Section 6: Public Participation
Public participation is a critical element of the metropolitan transportation planning process. State rules ( 43 TAC §15.5) and federal regulations ( 23 CFR §§450.316; .322; and .324) require each MPO to have an adopted a Public Participation Plan (PPP). The planning process must provide complete information, timely public notice, full public access to key decisions, and support early and reasonable opportunity for involvement of the public in developing plans and programs.
The PPP includes how the MPO engages key stakeholders and the public in the planning process and how the MPO consults with federal and state resource agencies.
Under federal requirements, the Public Participation Plan must:
- Provide adequate notice and timely information to citizens, affected public agencies, transportation agencies, private providers of transportation, affected community segments at key decision points.
- Provide timely notice and reasonable access to information on issues and processes.
- Employ visualization techniques to describe plans and TIPs.
- Make public information, technical and meeting notices available in electronic formats.
- Hold public meetings at convenient and accessible locations and times.
- Demonstrate explicit consideration and response to comments.
- Seek out and consider needs of traditionally underserved populations.
- Provide additional opportunity for comment if final is substantially different from draft circulated.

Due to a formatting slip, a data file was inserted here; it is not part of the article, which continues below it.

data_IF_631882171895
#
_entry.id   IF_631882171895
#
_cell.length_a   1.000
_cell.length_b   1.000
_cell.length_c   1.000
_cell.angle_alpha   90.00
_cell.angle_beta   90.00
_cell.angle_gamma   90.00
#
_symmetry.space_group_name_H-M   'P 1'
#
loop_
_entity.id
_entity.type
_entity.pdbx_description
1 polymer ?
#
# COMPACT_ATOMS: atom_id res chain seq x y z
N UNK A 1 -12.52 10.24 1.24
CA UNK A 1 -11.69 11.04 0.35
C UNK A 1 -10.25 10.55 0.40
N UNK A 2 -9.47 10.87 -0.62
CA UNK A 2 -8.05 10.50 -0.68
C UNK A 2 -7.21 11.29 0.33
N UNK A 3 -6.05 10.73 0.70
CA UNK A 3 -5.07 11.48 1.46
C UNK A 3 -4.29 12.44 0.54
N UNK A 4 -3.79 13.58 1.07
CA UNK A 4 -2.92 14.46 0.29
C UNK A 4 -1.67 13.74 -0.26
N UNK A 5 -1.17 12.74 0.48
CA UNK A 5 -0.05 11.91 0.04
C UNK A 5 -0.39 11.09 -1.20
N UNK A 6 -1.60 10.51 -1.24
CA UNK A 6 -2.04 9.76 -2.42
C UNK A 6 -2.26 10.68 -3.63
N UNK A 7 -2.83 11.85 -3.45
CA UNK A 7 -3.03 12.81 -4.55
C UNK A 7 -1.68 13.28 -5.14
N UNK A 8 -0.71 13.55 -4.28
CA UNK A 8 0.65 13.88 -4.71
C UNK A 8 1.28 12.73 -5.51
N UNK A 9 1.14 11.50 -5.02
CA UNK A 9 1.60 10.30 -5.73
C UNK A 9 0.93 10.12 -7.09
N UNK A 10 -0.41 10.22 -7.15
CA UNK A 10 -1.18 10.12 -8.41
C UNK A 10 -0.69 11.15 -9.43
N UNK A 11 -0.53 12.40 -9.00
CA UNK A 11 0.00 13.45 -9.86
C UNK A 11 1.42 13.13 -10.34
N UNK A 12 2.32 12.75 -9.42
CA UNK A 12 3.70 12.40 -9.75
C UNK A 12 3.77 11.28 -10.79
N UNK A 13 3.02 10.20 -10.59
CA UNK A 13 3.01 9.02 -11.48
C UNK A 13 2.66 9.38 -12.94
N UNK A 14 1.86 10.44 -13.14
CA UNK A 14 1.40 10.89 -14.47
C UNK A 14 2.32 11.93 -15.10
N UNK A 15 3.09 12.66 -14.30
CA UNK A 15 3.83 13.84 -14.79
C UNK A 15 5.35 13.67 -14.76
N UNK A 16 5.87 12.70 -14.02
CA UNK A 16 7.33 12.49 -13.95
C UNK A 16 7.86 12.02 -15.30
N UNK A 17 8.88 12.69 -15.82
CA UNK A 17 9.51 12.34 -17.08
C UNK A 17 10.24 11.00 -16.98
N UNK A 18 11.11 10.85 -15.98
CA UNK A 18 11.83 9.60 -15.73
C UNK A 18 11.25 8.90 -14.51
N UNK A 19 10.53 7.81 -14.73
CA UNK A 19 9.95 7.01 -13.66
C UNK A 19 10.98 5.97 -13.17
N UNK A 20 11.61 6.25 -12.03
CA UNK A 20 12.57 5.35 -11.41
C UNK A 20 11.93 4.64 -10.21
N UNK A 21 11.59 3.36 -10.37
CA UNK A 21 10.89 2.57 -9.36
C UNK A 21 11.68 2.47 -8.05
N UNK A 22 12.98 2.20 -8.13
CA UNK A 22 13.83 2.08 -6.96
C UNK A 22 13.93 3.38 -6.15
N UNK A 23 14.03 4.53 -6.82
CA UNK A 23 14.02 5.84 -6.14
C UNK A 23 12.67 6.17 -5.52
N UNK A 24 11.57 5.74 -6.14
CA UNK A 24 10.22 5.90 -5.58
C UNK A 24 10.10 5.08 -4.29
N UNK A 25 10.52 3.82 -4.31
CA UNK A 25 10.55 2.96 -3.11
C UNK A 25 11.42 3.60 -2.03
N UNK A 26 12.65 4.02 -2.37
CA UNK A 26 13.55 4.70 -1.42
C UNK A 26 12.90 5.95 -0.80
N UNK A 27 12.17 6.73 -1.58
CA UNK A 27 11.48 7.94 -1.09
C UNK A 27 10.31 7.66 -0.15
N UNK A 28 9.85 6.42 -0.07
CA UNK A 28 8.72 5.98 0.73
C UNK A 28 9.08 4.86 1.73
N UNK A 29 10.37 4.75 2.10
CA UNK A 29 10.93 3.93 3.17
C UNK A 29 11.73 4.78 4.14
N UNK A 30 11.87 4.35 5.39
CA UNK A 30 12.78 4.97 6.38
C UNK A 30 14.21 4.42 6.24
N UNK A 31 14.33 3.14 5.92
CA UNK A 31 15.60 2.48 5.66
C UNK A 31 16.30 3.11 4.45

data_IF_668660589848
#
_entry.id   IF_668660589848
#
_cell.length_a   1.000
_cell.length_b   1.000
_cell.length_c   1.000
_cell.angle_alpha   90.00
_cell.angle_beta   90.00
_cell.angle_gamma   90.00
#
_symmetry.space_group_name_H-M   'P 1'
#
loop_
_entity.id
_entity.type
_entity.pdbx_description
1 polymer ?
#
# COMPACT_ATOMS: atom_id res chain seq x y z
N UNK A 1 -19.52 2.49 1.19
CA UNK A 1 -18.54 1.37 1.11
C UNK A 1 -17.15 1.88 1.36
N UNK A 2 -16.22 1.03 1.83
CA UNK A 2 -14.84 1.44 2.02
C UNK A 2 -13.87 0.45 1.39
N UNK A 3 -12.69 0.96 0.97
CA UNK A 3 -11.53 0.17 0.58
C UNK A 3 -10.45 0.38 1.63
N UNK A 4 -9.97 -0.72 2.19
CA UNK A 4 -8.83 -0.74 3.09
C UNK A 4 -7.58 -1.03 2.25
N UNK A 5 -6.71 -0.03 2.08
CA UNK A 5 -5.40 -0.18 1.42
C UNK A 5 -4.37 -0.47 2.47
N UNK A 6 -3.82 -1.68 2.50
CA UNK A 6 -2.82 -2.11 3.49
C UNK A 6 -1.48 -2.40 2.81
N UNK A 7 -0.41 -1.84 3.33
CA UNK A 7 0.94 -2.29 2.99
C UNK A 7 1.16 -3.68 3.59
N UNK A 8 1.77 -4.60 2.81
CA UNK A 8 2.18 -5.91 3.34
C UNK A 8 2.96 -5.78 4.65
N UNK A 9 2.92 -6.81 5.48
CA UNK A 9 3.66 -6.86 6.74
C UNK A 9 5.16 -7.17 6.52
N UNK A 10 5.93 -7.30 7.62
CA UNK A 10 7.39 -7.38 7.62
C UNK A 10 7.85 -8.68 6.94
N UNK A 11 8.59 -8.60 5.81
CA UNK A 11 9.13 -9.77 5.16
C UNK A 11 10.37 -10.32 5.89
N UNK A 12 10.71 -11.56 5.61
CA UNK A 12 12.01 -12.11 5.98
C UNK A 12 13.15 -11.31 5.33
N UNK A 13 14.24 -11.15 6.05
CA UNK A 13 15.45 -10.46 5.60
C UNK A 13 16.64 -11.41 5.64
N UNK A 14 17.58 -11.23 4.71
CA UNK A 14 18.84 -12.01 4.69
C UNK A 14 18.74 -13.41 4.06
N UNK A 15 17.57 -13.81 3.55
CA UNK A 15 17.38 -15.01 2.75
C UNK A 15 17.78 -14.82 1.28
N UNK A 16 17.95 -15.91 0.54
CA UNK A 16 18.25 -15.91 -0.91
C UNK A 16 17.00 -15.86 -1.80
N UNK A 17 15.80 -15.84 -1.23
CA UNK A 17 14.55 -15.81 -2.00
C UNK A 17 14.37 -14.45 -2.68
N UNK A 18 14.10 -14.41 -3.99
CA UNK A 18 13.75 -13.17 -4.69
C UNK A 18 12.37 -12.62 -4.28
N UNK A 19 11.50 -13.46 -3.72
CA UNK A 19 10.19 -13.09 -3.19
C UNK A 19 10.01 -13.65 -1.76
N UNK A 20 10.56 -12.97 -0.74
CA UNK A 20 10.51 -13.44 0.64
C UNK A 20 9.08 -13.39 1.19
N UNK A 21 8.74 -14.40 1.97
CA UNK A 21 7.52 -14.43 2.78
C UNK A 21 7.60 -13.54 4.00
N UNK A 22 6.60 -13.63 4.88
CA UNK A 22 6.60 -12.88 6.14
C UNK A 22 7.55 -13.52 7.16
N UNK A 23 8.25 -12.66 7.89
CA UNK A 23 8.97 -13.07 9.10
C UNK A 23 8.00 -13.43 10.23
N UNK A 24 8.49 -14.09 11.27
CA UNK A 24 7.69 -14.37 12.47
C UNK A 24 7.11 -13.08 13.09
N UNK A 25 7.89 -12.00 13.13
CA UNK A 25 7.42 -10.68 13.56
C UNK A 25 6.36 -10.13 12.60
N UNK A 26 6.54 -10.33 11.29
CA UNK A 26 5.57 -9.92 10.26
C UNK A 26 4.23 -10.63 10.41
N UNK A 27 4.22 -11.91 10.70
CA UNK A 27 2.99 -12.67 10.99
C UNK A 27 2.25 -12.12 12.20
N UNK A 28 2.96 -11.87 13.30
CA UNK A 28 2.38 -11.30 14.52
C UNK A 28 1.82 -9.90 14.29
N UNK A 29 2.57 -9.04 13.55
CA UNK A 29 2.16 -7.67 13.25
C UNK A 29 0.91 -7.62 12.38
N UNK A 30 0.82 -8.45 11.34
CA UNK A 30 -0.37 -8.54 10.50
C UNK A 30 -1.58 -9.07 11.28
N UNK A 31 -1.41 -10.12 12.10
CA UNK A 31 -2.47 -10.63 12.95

- Coordinate with statewide public participation process.
- Review the process periodically for effectiveness, and to assure full and open access to decision-making.
- As part of the final MTP and TIP, provide a summary, analysis,
and report on the disposition of significant written and oral comments
that are received on the draft MTP and TIP (including the financial
plans) as a result of:
- the participation process in this section, or
- the interagency consultation process required under the EPA transportation conformity regulations ( 40 CFR Part 93).
- Consult with or coordinate planning with agencies responsible for other planning activities in the area affected by transportation (state and local planned growth, economic development, environmental protection, airport operations, or freight), and give due consideration to other related planning activities in the region.